This was an enjoyable read. I'm not sure where I fall in the scheme, really. Because objectivism can take a lot of different forms. I tend to think of myself as an objectivist, but I don't for that reason think I can intellectualize it. I think intuitively we do tend to know what good art is and how it affects us: it makes us think and feel differently than we would have without it. What properties go to make that so, I don't know. Sometimes intellectualizing only gets in the way (e.g. accepting the calendar with car wax) of more honest intuition. Intuitively, it's just a calendar with car wax. haha

My worries about relativism is that it's often misused. For instance, Feminists often dig up forgotten novels and paintings that are clearly not very good (e.g. Aphra Behn's works) and declare the only reason we thin it's not good is that we have an appreciation of art that's relative to the Patriarchal order. Other critics have done the same for African-American works of art, and pretty much anything from any minority. I think that's more dishonest intellectualizing on their part. If it was good art, someone would have noticed, I think. We just know it intuitively.

There. That was my little defense of objectivism. hehe


Mike Lickteig (author) from Lawrence KS USA on June 05, 2010:

CS, thanks for your comments. You raise a good point--it's possible that categorizing art (and beauty) really helps some folks to appreciate it. In that sense, it is all worthwhile. Most of my friends fall into the "I know what I like" category, and the honesty of appreciating something without the need for labels has an appeal. I would not dispute the notion that if the labels help, go with them.

Thanks so much for your insights, they are greatly appreciated. And--welcome back.


Mike Lickteig (author) from Lawrence KS USA on June 05, 2010:

Jill, thanks as well for noticing the 100/100--I didn't think anyone would actually notice. I am gratified that you did. I also appreciate the kind words about this hub--it had been a long time since I had written anything like this, and I'm glad you found it clear. I was afraid it would read as gibberish, frankly. (Whew!)

Thanks so much, I truly appreciate your gracious comments.


Mike Lickteig (author) from Lawrence KS USA on June 05, 2010:

Maita, thanks for the kind words about both the 100 score and 100 hubs. Never thought I would get there on either one. We do all see beauty differently, but the ability to appreciate it exists in all of us.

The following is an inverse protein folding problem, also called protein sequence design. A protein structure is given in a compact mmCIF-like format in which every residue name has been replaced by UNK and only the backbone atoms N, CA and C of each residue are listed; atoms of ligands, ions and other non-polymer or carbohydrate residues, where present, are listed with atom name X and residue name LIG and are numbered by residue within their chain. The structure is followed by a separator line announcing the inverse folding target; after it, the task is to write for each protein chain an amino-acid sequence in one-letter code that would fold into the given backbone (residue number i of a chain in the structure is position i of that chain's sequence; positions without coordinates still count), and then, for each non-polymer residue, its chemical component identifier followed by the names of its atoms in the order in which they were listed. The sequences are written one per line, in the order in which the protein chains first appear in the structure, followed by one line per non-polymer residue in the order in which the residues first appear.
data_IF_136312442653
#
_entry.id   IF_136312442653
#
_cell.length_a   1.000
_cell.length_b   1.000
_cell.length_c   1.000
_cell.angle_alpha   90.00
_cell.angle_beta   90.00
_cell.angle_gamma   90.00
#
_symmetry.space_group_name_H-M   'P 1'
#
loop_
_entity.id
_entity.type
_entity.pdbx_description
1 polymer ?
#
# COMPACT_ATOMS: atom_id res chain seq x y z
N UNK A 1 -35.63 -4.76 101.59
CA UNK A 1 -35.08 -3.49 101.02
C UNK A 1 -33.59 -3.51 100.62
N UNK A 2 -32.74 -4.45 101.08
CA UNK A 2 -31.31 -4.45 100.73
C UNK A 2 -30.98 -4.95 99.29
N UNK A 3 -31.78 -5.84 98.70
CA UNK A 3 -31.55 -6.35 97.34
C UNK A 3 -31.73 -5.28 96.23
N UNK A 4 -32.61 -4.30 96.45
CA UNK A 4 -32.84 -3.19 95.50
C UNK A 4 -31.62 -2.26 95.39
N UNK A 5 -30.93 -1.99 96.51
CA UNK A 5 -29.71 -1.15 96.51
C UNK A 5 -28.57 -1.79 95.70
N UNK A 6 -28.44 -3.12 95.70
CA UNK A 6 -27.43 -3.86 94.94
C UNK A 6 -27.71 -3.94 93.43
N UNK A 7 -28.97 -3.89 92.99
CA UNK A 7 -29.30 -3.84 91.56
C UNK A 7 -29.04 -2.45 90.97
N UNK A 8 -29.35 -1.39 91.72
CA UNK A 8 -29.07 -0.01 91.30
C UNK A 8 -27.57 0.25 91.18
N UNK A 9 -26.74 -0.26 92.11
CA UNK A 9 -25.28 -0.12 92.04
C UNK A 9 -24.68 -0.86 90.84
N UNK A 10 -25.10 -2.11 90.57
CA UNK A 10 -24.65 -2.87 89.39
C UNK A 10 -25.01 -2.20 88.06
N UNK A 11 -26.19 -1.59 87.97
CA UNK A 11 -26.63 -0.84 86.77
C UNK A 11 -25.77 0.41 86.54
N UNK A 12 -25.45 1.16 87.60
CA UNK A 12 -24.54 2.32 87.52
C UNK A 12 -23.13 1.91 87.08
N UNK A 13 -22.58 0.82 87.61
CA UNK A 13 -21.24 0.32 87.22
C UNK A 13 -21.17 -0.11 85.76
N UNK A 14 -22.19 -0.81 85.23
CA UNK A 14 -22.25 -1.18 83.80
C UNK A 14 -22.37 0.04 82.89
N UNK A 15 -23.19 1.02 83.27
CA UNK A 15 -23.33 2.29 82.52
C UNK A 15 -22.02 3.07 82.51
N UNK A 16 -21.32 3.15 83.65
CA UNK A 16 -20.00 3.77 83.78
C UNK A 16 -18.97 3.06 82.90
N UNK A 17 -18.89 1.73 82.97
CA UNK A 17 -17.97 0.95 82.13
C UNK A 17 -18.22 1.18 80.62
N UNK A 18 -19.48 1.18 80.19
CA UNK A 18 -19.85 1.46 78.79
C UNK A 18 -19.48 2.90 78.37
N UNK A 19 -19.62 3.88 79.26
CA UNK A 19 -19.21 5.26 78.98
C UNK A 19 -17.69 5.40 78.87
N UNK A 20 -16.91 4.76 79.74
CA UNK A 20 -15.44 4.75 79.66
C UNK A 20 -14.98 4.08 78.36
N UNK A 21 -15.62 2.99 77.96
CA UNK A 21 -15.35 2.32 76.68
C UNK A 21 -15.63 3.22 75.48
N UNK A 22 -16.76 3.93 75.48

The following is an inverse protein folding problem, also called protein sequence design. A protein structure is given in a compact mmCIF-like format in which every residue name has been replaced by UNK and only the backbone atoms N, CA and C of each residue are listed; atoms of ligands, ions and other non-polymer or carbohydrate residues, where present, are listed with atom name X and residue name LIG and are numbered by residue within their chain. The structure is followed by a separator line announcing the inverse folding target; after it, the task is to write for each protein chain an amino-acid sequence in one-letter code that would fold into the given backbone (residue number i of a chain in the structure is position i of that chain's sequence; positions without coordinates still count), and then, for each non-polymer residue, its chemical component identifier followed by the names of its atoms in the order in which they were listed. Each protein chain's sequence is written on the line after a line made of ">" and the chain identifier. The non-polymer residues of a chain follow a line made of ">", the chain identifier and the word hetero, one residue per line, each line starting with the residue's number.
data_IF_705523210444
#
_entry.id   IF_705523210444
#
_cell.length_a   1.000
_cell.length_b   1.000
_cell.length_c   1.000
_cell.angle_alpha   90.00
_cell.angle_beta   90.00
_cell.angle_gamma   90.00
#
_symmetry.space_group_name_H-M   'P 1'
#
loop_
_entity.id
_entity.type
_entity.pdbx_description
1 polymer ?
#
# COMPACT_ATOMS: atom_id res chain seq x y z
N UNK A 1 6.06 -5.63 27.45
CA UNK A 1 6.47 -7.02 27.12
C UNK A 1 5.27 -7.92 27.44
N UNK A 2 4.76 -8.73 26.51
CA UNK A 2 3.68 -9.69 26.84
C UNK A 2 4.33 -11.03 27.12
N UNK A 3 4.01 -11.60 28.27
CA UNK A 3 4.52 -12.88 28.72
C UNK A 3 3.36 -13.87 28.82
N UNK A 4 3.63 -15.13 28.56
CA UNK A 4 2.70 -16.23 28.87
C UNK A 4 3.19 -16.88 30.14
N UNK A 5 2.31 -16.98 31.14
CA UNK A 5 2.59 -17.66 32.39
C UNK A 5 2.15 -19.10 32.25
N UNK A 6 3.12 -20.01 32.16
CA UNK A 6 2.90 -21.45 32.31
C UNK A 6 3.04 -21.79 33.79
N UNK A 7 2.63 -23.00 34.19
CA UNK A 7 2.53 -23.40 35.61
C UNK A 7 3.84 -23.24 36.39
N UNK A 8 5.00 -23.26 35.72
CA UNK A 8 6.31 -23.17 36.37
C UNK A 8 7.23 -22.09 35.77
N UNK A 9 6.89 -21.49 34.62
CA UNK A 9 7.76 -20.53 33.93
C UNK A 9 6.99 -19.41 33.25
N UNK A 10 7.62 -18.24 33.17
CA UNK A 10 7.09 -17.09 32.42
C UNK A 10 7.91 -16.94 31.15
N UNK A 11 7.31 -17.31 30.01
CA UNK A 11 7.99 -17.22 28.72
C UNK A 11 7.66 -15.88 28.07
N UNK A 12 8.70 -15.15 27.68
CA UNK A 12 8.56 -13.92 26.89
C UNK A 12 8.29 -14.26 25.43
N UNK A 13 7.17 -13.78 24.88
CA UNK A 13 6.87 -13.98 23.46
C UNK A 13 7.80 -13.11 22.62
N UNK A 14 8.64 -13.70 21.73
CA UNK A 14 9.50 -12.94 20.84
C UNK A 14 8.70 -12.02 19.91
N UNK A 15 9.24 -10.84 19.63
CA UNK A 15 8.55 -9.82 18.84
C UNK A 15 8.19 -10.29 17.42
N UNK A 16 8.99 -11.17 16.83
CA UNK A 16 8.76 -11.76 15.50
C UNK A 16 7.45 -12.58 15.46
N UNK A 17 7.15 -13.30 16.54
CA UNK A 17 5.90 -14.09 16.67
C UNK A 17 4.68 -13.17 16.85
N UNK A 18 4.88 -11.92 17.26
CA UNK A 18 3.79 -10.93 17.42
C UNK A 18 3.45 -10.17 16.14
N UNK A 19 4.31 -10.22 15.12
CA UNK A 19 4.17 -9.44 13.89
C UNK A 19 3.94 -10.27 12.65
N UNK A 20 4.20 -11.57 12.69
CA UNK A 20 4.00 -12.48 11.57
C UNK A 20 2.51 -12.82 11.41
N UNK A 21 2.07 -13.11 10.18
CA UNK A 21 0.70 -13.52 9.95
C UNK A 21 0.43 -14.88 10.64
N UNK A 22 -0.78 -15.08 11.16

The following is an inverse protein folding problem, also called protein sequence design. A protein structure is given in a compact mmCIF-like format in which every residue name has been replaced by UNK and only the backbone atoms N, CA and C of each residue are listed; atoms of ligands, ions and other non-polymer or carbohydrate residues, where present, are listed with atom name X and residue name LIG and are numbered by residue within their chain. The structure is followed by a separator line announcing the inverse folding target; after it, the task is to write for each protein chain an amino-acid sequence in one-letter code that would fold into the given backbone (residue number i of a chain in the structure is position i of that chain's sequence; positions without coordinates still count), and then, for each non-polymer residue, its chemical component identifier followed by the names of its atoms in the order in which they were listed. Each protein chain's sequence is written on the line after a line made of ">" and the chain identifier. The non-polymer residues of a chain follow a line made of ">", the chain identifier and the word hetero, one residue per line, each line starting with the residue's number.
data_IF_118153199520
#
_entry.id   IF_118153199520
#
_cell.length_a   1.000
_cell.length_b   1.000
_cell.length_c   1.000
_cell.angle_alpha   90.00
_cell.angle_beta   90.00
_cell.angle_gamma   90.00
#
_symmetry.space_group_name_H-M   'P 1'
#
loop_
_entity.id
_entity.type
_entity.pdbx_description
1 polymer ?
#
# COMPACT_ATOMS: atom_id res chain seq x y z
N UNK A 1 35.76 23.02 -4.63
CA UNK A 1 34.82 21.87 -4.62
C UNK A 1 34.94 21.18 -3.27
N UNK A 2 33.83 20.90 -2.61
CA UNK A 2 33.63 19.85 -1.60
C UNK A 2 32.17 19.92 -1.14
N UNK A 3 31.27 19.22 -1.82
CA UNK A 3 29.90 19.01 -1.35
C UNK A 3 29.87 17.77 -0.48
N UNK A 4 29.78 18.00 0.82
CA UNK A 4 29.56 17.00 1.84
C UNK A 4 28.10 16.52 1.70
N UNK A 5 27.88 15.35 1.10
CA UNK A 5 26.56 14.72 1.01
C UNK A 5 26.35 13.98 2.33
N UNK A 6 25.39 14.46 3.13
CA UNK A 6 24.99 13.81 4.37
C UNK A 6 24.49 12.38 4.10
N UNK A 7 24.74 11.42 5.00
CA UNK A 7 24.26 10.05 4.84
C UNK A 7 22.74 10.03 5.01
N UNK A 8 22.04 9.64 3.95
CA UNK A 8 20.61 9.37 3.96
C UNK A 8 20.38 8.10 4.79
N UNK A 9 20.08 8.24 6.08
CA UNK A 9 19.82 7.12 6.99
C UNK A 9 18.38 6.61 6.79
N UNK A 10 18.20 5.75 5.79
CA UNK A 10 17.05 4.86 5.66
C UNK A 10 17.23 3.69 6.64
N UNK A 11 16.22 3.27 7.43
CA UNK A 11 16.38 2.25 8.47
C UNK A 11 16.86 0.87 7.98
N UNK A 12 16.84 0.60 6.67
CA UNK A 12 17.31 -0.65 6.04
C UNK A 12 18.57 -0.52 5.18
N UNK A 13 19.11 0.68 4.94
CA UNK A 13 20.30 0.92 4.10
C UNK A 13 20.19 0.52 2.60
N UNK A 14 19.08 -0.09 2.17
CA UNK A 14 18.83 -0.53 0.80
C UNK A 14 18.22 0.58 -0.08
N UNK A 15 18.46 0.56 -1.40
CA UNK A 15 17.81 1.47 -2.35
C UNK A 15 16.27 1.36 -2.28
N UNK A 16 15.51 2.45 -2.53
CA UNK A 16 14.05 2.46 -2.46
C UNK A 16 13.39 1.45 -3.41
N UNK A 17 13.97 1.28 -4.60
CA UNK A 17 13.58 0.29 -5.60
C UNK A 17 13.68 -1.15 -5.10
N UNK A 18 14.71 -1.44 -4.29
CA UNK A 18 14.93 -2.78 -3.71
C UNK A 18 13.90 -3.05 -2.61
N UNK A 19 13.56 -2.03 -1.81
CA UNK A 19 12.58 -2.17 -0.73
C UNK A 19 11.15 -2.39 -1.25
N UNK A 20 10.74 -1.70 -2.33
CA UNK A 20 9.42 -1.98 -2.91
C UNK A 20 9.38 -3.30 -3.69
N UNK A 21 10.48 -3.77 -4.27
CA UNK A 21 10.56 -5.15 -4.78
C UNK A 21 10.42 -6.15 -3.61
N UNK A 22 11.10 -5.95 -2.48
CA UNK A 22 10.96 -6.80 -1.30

Thanks again for noticing the 100/100.


coffeesnob on June 05, 2010:


I sure do prefer to embrace art, but this is just how my brain works. I can see the big picture in things and don't need the details of how I got to the appreciation I have for a particular artistic piece. But, then I wonder is not the mind of one who defines it and categorizes it perhaps sinply showing another way to embrace it. Some folks can't see the big picture so they have to go by details.

Enjoyed this hub and looking forward to more.

Loving life, God and Family - in a big picture sort of way :-)


jill of alltrades from Philippines on June 05, 2010:

WOW! CONGRATULATIONS! 100 hubs and 100 score! This calls for a double celebration Mike!

I love this hub Mike. You explained everything so clearly. I like especially your last lines - "This should be the ultimate goal in appreciating art and, on a larger scale, beauty. It should not be our task to define or categorize it, but rather to embrace it...." I simply have to say "Amen" to that. Rated this up!

God bless!

prettydarkhorse from US on June 05, 2010:

Hi, Congrats for 100 HUBS, you ROCK< all your hubs are great! Sir Mike, I agree with you about your definitions, appreciation is inherent in us although we see beauty differently. I rated this up,


Mike Lickteig (author) from Lawrence KS USA on June 05, 2010:

HC, thanks for stopping by. I realize the title (and the hub itself) is a little dry, and I appreciate your taking the time to walk through it. Thanks again.


Mike Lickteig (author) from Lawrence KS USA on June 05, 2010:

drbj, thanks for reading. I think we get too caught up in identifying how we're viewing something rather than why--the why being, usually, to enjoy what we see. It isn't necessarily important to categorize what we're looking at, although I realize it can add a historical and philosophical perspective.

Thanks again for stopping by and reading. I appreciate it.


Holly from Lone Star State on June 04, 2010:

It took me reading the title of this Hub 3 times before I read it slow enough to actually see the words, lol...This was well done-great classifications and definitions-Thanks for sharing and educating :)

drbj and sherry from south Florida on June 04, 2010:

Intelligent observations, Mike, about appreciating art. I agree with you wholeheartedly that we need not attempt to classify what we believe is art, but simply enjoy it. If we believe something is beautiful and we are touched by it, then it is art ... no matter what anyone else says.

Mike Lickteig (author) from Lawrence KS USA on June 03, 2010:

Truth, thanks for stopping by. I know you just got finished watching the game. I appreciate your kind words, both about my knowledge and about this hub. Your are most kind, my friend. Thanks again.


Truth From Truth from Michigan on June 03, 2010:

Thanks Mike, you are on point again. Your knowledge covers a large scope. I learned much, thanks for educating me on art.

Mike Lickteig (author) from Lawrence KS USA on June 03, 2010:

Uninvited Writer, thank you for your kind words. I respect your opinions a great deal, and your comments were nice to see. Thanks again.


Susan Keeping from Kitchener, Ontario on June 03, 2010:

Excellent hub, it definitely is a nice, concise explanation of these terms. Well done.